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A guide to energy savings: Bedroom edition

A guide to energy savings: Bedroom edition

 

A guide to energy savings: Bedroom edition

The Energy saving series – Bedroom Edition saw first print on saveonenergy.com by Caitlin Cosper |

No one wants to spend more on monthly energy bills. One of the quickest ways to reduce your electricity bill is by trimming back your energyconsumption. It may come as a surprise, but your bedroom can consume a lot of electricity each month.

SaveOnEnergy is here with tips to help you lower your electricity usage with our energy-saving series. We’re going room by room to help you make sure your home is functioning at peak efficiency. In this week’s installment, we look at how to save energy in the bedroom.

Thermostat:

It’s no surprise that heating and cooling are two of the main culprits when it comes to energy consumption. In fact, Energy Star estimates that about 43 percent of a year’s energy bills go toward heating and air conditioning.

In your bedroom, the thermostat setting can impact your quality of sleep. So, how can you lower your heating and cooling costs without sacrificing a good night’s sleep? Here are some of our top tips:

  • Turning your thermostat’s setting back 7-10 degrees for eight hours each day could save you up to 10 percent a year. If you’re going to the office each day or headed out on a holiday shopping trip, remember to lower your thermostat so you aren’t paying to heat an empty house.
  • In the winter, the ideal setting for your thermostat is 68 degrees Fahrenheit while you’re awake. When you leave the house or go to sleep, follow the tip above!
  • Opting for a smart thermostat can help you reduce your home’s energy consumption. Programmable thermostats will work to heat your home to normal temperatures before you wake up or get home from work. And if you invest in a smart thermostat, you could control your home’s temperature remotely.
  • The location of your thermostat matters. If placed in an inefficient spot, your thermostat could have “ghost readings” where it runs heating or cooling cycles unnecessarily. According to the Department of Energy, thermostats should be placed on an interior wall away from direct sunlight, doors, skylights, and windows.

Ceiling fans:

Ceiling fans offer another way to control your home’s temperature without breaking the bank. In fact, ceiling fans are twice as energy efficient as your air conditioning.

On average, it costs about one cent an hour to run a ceiling fan. Here are a few ways to use your ceiling fans to your advantage:

  • In the colder months, switch your ceiling fan’s direction to clockwise. A clockwise motion will pull hot air down from the ceiling. This will help keep you warm while using half as much energy as your A/C.
  • When paired with an energy efficient AC system, ceiling fans can control your home’s temperature at a fraction of the cost during warmer months. With your ceiling fans running, you can increase the temperature of your thermostat by four degrees without sacrificing comfort.
  • Remember to turn your ceiling fans off when you aren’t in the room. Ceiling fans don’t actually cool the room, they just create a wind-chill effect that makes you feel cooler. So, when you aren’t in the room, you don’t need to keep the fan on.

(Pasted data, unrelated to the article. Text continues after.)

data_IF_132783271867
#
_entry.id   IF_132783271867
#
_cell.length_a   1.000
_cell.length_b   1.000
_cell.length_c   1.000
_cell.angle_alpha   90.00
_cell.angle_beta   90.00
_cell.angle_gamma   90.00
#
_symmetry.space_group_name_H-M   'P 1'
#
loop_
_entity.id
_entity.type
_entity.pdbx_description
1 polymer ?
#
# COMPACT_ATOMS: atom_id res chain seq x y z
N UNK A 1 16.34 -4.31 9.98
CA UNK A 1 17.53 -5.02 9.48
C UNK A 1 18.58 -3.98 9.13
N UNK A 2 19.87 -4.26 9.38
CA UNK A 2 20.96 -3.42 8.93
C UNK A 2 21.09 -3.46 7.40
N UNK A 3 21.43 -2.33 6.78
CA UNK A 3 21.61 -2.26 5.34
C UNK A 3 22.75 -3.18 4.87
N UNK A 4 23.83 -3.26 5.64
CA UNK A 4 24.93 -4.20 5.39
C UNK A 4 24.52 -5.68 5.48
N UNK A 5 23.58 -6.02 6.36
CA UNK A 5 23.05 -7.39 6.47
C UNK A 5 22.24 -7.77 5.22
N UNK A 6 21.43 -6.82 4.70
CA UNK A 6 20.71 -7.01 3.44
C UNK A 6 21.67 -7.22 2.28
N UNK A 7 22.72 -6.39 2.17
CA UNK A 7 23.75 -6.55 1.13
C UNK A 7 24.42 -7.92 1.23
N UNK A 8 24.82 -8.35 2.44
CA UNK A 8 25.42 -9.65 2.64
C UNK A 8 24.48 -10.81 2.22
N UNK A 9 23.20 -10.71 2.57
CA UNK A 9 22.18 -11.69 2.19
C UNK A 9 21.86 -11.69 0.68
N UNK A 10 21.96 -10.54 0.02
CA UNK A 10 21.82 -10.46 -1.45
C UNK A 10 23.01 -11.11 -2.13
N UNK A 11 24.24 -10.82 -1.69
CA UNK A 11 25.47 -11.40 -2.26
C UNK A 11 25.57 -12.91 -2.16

Bedroom windows:

The windows in your bedroom can impact how much energy you consume, too. Inefficient windows can be your home’s biggest energy leak. Make sure your windows aren’t letting warm air out – or cold air inside. Below you can find a few tips for energy efficient windows:


  • It’s important to inspect your bedroom windows every year and re-caulk any gaps that you find. If these gaps aren’t sealed properly, the warm air that your AC is working so hard to create is able to flow right outside. See SaveOnEnergy’s weatherstripping guide to learn more.
  • Double-pane windows are more energy efficient than single-pane windows. That second pane creates more insulation and will help you keep your bedroom temperature at a consistent level.
  • If you’re able to replace inefficient windows, look for the Energy Star certification to make sure you’re buying the most energy efficient models. You can also read NFRC ratings before choosing your new bedroom windows.
  • Your choice in bedroom curtains can impact how much energy you use. Blackout curtains keep the sun from waking you up, but they also keep the sun’s warm rays from heating your room up while you sleep. In the summer, this can help you keep your cooling costs lower. In the winter, be sure to open those curtains so the sun can heat up your bedroom.

Electronics:

If you set your phone on your nightstand to charge every night, you aren’t alone. It isn’t uncommon to have electronics set up in the bedroom, whether it’s phones, TVs, or laptops. Here are a few ways to ensure your electronics aren’t consuming too much energy:

  • Be on the lookout for energy vampires in your bedroom. These are electronics that consume energy even when they aren’t being used. Key electricity vampires include your cellphone charger, heated blanket, and humidifier. When these devices aren’t being used, remember to unplug them.
  • An extension cord can make it easy to switch off several electronics at once before you go to sleep each night.
  • If you enjoy watching TV before going to sleep, remember to set up the television’s sleep mode. This way, if you fall asleep with your favorite show still running, your TV will turn off automatically instead of playing all night.

Interested in reading about how to save energy in other rooms? See our previous installment below:

 

Caitlin Cosper is a writer within the energy and power industry. Born in Georgia, she attended the University of Georgia before earning her master’s in English at the University of North Carolina at Charlotte.

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